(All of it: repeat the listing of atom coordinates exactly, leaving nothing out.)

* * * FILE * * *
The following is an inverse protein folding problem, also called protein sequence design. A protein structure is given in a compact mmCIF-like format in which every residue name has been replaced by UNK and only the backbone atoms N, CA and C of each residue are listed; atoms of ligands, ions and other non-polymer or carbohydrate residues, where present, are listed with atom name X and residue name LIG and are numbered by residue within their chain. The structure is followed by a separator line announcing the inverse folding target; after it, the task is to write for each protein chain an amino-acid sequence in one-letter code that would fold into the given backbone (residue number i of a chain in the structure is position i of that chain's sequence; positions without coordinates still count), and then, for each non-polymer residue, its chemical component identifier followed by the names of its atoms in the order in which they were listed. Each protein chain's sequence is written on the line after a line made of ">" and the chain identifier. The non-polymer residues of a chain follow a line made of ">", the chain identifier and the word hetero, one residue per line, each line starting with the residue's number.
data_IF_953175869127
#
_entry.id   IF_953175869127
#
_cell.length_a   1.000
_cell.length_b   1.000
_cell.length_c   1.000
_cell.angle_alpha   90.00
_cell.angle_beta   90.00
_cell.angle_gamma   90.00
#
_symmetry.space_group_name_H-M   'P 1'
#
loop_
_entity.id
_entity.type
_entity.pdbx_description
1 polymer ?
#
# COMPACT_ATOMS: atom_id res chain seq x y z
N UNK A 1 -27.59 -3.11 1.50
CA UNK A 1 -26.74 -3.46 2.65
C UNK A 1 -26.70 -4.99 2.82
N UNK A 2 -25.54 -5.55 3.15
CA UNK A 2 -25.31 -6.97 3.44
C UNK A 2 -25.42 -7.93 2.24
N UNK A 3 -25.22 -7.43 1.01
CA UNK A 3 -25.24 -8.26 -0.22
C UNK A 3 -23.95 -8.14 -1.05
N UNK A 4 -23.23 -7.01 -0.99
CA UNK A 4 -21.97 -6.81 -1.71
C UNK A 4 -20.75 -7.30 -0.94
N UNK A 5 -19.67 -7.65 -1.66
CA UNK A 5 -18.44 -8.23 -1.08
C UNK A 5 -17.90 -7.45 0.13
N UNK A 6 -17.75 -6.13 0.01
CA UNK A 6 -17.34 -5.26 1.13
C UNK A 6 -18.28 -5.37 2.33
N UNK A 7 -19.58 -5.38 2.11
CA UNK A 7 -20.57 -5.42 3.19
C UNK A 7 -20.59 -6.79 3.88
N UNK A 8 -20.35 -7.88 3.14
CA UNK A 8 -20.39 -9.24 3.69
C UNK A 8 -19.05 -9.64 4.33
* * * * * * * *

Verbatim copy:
The following is an inverse protein folding problem, also called protein sequence design. A protein structure is given in a compact mmCIF-like format in which every residue name has been replaced by UNK and only the backbone atoms N, CA and C of each residue are listed; atoms of ligands, ions and other non-polymer or carbohydrate residues, where present, are listed with atom name X and residue name LIG and are numbered by residue within their chain. The structure is followed by a separator line announcing the inverse folding target; after it, the task is to write for each protein chain an amino-acid sequence in one-letter code that would fold into the given backbone (residue number i of a chain in the structure is position i of that chain's sequence; positions without coordinates still count), and then, for each non-polymer residue, its chemical component identifier followed by the names of its atoms in the order in which they were listed. Each protein chain's sequence is written on the line after a line made of ">" and the chain identifier. The non-polymer residues of a chain follow a line made of ">", the chain identifier and the word hetero, one residue per line, each line starting with the residue's number.
data_IF_953175869127
#
_entry.id   IF_953175869127
#
_cell.length_a   1.000
_cell.length_b   1.000
_cell.length_c   1.000
_cell.angle_alpha   90.00
_cell.angle_beta   90.00
_cell.angle_gamma   90.00
#
_symmetry.space_group_name_H-M   'P 1'
#
loop_
_entity.id
_entity.type
_entity.pdbx_description
1 polymer ?
#
# COMPACT_ATOMS: atom_id res chain seq x y z
N UNK A 1 -27.59 -3.11 1.50
CA UNK A 1 -26.74 -3.46 2.65
C UNK A 1 -26.70 -4.99 2.82
N UNK A 2 -25.54 -5.55 3.15
CA UNK A 2 -25.31 -6.97 3.44
C UNK A 2 -25.42 -7.93 2.24
N UNK A 3 -25.22 -7.43 1.01
CA UNK A 3 -25.24 -8.26 -0.22
C UNK A 3 -23.95 -8.14 -1.05
N UNK A 4 -23.23 -7.01 -0.99
CA UNK A 4 -21.97 -6.81 -1.71
C UNK A 4 -20.75 -7.30 -0.94
N UNK A 5 -19.67 -7.65 -1.66
CA UNK A 5 -18.44 -8.23 -1.08
C UNK A 5 -17.90 -7.45 0.13
N UNK A 6 -17.75 -6.13 0.01
CA UNK A 6 -17.34 -5.26 1.13
C UNK A 6 -18.28 -5.37 2.33
N UNK A 7 -19.58 -5.38 2.11
CA UNK A 7 -20.57 -5.42 3.19
C UNK A 7 -20.59 -6.79 3.88
N UNK A 8 -20.35 -7.88 3.14
CA UNK A 8 -20.39 -9.24 3.69
C UNK A 8 -19.05 -9.64 4.33